An apartment unit in Taiwan’s most expensive community, The Palace (帝寶), will be put back on the market next month after the auction winner failed to close the deal before the deadline on Tuesday, fueling overpricing concerns.
The unit, measuring 164.86 ping (544m2) on the fifth floor of the landmark complex near the intersection of Renai Road and Jianguo S Road in Taipei, was auctioned on Tuesday last week for NT$282 million (US$9.14 million), almost 20 percent higher than the asking price of NT$236 million.
The turnaround prompted speculation that quick returns on luxury housing investments were exaggerated after the auction, real estate analysts said.
The auction outcome had set a new record for luxury housing in Taiwan with a price of NT$2.06 million per ping. No records were available for rumored transactions of higher value.
“The development subjected the value of luxury housing to another test and the market won’t know the answer until the dust settles,” Stanley Su (蘇啟榮), head researcher at Sinyi Realty Co (信義房屋), said by telephone.
Taiwan Financial Asset Service Corp (台灣金融資產服務公司), the organizer of the previous auction, is expected to arrange a new bidding process next month.
The previous winning bidder, Yu Chang-che (俞昌哲), the son of renowned property investor Liu Yue-chai (劉月釵), pulled out at the last minute, probably because he frowned on the risks posed by legal disputes associated with the former owner, Su said.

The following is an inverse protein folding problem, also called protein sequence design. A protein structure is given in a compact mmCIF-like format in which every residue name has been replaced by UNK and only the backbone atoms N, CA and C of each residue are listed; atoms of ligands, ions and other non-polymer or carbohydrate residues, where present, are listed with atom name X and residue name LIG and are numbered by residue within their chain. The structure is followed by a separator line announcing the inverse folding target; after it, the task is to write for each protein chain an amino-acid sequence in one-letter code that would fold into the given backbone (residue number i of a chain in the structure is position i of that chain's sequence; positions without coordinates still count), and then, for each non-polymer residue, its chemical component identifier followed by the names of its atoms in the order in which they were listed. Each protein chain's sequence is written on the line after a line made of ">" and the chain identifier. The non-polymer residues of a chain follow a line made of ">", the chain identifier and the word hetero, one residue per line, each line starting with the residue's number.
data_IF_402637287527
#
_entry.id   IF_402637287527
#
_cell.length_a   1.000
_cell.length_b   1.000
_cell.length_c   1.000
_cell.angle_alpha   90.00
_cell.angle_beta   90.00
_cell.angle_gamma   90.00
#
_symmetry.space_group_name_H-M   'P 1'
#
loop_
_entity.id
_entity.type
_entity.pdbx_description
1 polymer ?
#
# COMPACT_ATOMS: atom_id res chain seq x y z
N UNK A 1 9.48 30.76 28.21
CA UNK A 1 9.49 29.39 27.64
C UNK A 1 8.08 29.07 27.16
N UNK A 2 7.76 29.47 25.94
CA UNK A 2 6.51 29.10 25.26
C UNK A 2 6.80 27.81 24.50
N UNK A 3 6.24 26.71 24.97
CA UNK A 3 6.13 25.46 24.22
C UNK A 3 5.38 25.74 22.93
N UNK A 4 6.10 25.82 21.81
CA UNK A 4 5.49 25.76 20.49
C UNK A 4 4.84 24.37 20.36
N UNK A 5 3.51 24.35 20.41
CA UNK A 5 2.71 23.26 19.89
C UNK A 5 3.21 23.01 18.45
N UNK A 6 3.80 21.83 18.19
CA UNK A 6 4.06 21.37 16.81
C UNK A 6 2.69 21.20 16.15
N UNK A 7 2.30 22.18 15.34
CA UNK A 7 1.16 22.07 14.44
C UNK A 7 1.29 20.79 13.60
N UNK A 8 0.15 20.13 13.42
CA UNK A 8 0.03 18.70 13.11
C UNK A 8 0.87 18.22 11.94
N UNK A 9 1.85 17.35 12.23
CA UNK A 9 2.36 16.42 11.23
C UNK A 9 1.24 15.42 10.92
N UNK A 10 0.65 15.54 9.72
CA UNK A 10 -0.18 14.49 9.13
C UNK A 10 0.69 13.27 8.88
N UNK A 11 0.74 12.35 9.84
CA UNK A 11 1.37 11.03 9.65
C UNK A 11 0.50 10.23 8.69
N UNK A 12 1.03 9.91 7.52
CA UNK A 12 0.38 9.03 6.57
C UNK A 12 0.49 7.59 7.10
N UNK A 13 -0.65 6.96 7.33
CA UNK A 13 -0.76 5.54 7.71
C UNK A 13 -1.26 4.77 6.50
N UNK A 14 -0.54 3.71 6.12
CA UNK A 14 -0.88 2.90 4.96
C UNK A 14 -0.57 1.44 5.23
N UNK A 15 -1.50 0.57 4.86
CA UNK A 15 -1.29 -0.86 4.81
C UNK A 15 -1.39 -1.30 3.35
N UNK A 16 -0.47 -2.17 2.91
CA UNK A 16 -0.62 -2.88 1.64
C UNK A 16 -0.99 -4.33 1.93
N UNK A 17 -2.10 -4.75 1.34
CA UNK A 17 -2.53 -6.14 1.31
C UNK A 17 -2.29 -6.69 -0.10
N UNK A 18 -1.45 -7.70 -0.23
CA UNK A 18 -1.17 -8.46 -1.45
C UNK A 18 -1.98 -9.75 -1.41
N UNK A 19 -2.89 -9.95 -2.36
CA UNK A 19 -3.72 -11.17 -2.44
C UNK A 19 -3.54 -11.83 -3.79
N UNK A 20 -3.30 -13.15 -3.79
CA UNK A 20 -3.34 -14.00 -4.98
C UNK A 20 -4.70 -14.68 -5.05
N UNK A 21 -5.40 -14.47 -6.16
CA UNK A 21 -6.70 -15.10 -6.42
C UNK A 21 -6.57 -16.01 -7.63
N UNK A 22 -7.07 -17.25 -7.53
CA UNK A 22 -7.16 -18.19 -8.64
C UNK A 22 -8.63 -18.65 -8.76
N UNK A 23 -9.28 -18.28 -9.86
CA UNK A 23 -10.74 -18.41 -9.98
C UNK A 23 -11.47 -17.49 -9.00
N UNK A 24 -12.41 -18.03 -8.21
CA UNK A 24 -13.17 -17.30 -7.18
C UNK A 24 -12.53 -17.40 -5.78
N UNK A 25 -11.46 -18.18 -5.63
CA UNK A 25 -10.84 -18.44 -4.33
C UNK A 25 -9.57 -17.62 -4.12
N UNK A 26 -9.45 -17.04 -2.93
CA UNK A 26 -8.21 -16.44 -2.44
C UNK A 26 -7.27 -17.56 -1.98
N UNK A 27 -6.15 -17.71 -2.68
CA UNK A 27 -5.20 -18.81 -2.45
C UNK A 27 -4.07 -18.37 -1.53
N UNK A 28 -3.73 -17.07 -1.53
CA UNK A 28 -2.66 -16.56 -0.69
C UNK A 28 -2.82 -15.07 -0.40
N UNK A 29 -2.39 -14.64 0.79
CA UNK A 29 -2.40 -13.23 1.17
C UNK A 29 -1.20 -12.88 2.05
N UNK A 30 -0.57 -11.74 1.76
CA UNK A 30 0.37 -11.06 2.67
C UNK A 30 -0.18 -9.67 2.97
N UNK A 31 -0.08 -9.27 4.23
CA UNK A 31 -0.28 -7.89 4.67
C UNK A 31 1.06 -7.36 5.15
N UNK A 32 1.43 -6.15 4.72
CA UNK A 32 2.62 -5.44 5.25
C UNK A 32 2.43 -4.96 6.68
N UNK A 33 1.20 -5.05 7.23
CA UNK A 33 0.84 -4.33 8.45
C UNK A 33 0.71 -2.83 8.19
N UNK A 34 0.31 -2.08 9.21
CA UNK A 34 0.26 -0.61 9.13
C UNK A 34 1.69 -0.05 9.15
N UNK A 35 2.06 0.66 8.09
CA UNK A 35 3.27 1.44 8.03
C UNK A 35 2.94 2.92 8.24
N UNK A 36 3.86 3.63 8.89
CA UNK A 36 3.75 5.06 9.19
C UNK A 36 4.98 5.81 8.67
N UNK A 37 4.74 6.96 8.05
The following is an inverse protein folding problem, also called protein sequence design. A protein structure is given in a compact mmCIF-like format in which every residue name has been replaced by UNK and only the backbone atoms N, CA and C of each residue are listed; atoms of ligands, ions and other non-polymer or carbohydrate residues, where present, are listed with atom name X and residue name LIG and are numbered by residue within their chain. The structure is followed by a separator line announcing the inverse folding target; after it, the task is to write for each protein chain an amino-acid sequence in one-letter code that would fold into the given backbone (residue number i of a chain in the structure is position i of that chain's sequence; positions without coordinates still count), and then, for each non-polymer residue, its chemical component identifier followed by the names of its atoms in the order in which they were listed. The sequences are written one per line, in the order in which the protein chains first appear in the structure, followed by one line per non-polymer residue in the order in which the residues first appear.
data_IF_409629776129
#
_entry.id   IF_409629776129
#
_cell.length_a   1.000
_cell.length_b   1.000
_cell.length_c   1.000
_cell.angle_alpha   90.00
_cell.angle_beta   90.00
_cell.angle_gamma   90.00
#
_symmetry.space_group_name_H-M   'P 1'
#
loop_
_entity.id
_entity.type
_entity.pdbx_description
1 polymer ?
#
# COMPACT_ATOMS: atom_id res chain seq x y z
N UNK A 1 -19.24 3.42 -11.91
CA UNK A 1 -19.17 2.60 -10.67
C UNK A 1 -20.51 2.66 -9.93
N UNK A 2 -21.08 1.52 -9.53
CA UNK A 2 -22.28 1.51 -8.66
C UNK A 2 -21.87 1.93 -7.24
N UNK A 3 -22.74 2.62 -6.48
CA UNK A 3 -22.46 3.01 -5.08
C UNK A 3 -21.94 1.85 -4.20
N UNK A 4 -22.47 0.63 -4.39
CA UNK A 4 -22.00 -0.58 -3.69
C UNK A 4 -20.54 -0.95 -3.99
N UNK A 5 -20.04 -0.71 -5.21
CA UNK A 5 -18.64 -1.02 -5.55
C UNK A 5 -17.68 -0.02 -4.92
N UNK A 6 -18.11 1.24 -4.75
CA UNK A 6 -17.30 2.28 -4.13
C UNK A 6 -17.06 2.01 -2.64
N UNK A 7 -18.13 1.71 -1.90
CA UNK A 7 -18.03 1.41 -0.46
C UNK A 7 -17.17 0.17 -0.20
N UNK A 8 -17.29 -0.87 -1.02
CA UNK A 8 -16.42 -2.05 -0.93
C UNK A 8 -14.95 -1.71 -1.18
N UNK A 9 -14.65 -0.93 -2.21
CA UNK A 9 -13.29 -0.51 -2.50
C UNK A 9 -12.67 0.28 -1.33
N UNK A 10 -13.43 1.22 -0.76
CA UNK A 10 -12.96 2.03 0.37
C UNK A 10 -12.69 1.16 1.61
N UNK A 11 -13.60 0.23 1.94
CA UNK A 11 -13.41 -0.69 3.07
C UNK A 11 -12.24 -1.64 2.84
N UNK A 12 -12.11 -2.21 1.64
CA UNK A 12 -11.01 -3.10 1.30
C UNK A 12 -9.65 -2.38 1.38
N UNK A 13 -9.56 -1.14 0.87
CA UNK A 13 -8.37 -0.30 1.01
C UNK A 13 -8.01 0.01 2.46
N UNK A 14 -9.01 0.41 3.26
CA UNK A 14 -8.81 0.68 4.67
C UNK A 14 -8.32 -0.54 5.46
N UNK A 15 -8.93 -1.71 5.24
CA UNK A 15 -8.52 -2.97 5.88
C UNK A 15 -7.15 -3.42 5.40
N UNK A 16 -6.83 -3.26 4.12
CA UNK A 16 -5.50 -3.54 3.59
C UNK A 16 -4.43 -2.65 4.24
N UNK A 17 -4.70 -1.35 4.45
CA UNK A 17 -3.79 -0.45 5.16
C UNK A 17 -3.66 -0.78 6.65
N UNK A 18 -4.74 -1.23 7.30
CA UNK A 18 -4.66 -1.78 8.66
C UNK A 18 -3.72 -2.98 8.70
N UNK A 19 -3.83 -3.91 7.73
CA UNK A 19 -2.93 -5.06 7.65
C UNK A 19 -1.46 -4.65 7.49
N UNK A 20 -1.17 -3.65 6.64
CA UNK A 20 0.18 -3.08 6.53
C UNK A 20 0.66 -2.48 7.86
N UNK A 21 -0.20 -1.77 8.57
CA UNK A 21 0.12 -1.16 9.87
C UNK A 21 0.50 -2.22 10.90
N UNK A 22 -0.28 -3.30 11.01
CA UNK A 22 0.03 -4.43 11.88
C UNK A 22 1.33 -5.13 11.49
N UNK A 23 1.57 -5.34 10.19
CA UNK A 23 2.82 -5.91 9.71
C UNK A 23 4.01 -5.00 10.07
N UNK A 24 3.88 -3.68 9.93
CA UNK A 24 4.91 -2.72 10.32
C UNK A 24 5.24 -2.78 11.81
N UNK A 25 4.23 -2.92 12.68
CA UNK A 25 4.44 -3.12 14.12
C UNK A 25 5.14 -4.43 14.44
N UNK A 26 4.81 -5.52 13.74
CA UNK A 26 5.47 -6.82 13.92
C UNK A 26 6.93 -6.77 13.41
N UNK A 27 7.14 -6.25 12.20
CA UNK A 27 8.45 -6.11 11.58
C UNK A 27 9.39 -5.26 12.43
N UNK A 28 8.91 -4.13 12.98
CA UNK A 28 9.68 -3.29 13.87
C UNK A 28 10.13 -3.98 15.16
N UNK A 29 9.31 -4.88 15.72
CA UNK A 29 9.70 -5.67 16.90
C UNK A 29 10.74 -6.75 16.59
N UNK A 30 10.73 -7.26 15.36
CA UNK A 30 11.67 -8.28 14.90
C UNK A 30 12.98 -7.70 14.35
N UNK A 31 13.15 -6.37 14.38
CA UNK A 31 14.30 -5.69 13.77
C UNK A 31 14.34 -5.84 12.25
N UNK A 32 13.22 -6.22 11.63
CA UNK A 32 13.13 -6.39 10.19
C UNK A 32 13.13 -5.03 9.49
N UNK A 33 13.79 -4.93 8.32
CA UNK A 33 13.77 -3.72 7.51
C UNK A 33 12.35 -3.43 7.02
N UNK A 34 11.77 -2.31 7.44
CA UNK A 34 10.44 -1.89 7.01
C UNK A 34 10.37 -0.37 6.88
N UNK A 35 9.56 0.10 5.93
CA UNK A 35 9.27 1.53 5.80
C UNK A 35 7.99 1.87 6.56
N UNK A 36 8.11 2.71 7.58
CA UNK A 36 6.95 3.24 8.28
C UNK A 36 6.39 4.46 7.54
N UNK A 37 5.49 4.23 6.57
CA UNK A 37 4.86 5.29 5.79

“The investor will have to spend more if existing occupants refuse to vacate the unit, driving up costs,” Su said.
Local media reported that some unidentified people have occupied the apartment since former owner Lin Fu-hui (林富慧) was put in jail last year as she could not pay back a debt of NT$120 million to another company nor NT$1 million in back taxes, and was allegedly involved in zoning irregularities in Miaoli County. Some newspaper reports said Lin owed more than NT$200 million in debt and taxes.
While Su said housing ownership in the complex remains attractive given the rosy outlook for the property sector, another real estate broker, who asked not to be named, said concerns over the government’s fresh tightening measures scared away the investor.
Minister of Finance Lee Sush-der (李述德) said on Friday last week the ministry was studying plans to tax capital gains from short-term housing transactions. He said frequent transfers of housing units contributed to unaffordable residential property prices and the ministry would take up the issue if doing so didn’t hurt the economy.
The minister declined to elaborate on the tax rate or other details.